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Discussion Starter · #1 ·
Purchased an all-matching (including the stock) DOU 44 that someone had started to sporterize. They sanded the end of the stock to the point that most of the "step" where the cupped butt plate fits is gone. Any suggestions for repair, splice, or just get another stock?
 

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I would get a correct type replacement stock so the rifle is usable but keep the matching stock. It would be difficult to make an invisible repair of that alteration. It also looks like the bolt takedown disk was removed and a rear sling swivel was installed. Was the stock shortened too?
 

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Discussion Starter · #3 ·
The stock isn't shortened at all. It's sanded to the point where there's up to an eighth of an inch of buttplate overhang in places though. It's a shame, because other than a coat of varnish, most of the stock is untouched. I guess I'll start looking for a white glue laminate replacement. Thanks for the reply.
 

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If you eventually want to repair the original stock, I guess one way would be to use a mortise and tenon joint.



You would use the butt end of a donor stock as the mortise to replace the damaged end of the original matching stock. The butt end of the original matching stock would be reduced in size further to make the tenon that would fit inside the mortise, as seen below (please excuse my crude MS Paint illustration)



It wouldn't be an invisible repair but it would salvage the original stock.
 

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id just refinish the sanded part to mach the rest, at least make it look nice. as far as the buttplate goes, the screws should hold it on fine, whoes gonna know theres a small peace missing underneath.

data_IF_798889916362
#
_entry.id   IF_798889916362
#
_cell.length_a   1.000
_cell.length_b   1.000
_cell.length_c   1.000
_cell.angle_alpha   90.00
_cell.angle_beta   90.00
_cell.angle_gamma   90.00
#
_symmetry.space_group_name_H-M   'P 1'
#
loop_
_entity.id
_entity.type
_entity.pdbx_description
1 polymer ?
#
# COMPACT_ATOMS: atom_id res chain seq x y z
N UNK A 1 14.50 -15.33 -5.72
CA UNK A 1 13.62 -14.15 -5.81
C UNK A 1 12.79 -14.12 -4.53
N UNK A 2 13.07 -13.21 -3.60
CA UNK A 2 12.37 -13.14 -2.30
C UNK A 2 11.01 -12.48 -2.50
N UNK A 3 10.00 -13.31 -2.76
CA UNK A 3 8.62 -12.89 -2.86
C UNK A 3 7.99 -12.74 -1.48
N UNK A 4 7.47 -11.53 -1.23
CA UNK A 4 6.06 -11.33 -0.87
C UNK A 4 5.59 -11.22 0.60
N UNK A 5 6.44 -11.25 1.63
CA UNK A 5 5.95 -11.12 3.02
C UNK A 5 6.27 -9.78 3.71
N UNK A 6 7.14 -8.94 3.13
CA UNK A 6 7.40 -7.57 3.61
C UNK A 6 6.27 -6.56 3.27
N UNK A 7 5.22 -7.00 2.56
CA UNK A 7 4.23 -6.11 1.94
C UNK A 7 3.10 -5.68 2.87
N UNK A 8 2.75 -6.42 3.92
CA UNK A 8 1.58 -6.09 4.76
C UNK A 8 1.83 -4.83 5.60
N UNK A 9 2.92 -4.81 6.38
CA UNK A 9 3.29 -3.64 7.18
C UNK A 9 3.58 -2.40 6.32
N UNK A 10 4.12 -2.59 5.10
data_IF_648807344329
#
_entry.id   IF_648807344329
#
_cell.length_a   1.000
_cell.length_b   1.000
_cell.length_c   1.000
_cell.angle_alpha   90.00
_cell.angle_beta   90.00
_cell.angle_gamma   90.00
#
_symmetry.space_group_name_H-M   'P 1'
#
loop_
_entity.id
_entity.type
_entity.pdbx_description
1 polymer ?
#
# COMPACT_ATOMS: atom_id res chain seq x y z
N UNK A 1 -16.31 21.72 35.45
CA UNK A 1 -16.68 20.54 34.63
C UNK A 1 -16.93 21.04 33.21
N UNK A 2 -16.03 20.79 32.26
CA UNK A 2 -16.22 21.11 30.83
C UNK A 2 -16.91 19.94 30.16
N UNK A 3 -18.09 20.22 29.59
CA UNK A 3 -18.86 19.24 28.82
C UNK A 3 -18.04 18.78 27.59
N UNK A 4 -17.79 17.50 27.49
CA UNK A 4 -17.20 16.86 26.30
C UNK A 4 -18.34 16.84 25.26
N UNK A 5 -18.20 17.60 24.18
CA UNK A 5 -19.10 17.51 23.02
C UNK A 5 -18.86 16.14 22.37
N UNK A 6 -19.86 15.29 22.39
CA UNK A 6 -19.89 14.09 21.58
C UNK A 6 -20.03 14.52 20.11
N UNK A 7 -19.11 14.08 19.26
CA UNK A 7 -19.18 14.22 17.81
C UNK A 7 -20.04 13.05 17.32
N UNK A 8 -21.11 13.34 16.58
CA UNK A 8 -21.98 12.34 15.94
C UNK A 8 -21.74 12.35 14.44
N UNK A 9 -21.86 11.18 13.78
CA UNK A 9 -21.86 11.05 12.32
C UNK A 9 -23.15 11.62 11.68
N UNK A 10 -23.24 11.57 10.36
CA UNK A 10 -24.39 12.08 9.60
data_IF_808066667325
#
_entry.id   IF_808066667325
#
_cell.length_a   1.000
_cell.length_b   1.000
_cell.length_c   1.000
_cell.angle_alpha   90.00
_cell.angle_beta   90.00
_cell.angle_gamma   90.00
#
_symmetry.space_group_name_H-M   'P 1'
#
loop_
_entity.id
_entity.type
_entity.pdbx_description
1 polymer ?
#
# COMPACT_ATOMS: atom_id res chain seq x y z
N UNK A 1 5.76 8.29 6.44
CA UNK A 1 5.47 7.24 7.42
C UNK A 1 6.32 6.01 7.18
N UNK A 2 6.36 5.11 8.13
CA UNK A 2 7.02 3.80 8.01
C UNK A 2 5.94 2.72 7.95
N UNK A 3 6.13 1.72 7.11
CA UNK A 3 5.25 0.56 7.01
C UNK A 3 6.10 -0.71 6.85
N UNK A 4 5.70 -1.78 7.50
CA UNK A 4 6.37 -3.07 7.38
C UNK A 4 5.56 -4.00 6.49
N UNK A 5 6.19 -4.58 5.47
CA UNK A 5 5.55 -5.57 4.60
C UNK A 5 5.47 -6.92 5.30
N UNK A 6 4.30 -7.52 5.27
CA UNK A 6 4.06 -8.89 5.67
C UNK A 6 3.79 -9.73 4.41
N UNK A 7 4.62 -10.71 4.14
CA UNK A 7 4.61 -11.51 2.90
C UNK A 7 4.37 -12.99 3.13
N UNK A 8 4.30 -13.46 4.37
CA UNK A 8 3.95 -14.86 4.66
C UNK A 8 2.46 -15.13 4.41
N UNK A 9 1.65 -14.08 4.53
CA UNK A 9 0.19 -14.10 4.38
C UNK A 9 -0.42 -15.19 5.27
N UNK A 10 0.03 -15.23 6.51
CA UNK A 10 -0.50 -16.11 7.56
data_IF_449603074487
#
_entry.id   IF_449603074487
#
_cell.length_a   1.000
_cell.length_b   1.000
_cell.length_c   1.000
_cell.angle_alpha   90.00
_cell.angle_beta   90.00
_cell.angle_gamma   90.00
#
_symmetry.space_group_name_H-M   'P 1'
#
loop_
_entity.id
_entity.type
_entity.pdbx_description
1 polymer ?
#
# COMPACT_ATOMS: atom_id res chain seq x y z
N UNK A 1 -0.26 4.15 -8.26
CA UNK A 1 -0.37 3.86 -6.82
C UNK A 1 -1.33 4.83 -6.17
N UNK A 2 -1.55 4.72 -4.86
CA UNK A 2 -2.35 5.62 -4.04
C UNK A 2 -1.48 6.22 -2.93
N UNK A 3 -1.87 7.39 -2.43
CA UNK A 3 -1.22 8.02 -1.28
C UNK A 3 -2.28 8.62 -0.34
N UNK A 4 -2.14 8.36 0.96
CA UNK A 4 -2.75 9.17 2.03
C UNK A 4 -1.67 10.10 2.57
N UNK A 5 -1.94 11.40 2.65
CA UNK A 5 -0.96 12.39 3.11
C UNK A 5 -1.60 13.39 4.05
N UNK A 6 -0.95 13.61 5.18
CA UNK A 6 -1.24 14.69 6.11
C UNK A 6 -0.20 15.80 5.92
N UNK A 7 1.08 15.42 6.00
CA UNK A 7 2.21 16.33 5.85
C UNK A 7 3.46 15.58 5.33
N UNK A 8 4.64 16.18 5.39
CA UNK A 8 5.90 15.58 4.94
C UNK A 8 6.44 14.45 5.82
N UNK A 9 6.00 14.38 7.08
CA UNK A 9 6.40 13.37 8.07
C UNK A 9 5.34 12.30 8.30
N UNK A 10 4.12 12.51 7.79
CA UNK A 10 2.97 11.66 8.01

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If you eventually want to repair the original stock, I guess one way would be to use a mortise and tenon joint.

You would use the butt end of a donor stock as the mortise to replace the damaged end of the original matching stock. The butt end of the original matching stock would be reduced in size further to make the tenon that would fit inside the mortise, as seen below (please excuse my crude MS Paint illustration)

It wouldn't be an invisible repair but it would salvage the original stock.
Sounds like a workable idea, but I'll add one thing -- instead of making a nice neat rectangular mortise and tenon, like you would find (sometimes exposed) on things like Craftsman or Stickley-style furniture, think machine shop, not wood shop: mill the hole in the donor piece on a milling machine (or, a really stable -- not hand-held) router setup. Mill the "plug" part a bit oversize, and it will have square shoulders; chisel rounded shoulders by hand, and sand for a tight fit.

One advantage of a round-shouldered mortise is that the donor end will be stronger, since it doesn't have sharp corners where cracks want to start.

The lazy way out is to just lop off a couple inches on the original stock and pin the donor in place with a couple or three good thick wooden dowels

I suppose it's a question of whether one is more attached to the idea of a gun with matching-number stock, or to the idea of a correct, one-piece, un-diddled stock regardless of where it came from. I suppose with my personal priorities, I'd just look for another stock, as good or better than what it replaces, and save the sanded one just to have it. After all, in real life, if a stock was damaged, the gun would be overhauled with a replacement anyway.
 

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coalgeo,

+1 on what milsurp_collector said about getting another stock and keeping the original just to go with the gun. The money not spent on the restore project will help offset the money spent on a replacement stock...
 

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If I am reading this correctly it sounds as if the stock in front of the buttplate area has been heavily sanded. If so - then I would leave as is and purchase another stock for shooting. If however the stock has just been sanded or reduced under the buttplate I agree with mlsurps repair suggestion. In any case you have yourself a nice rifle!

Scott
 

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Discussion Starter · #9 ·
Thanks for the additional replies. I think you've convinced me to try and find another stock. It would probably look better by going that route.
 
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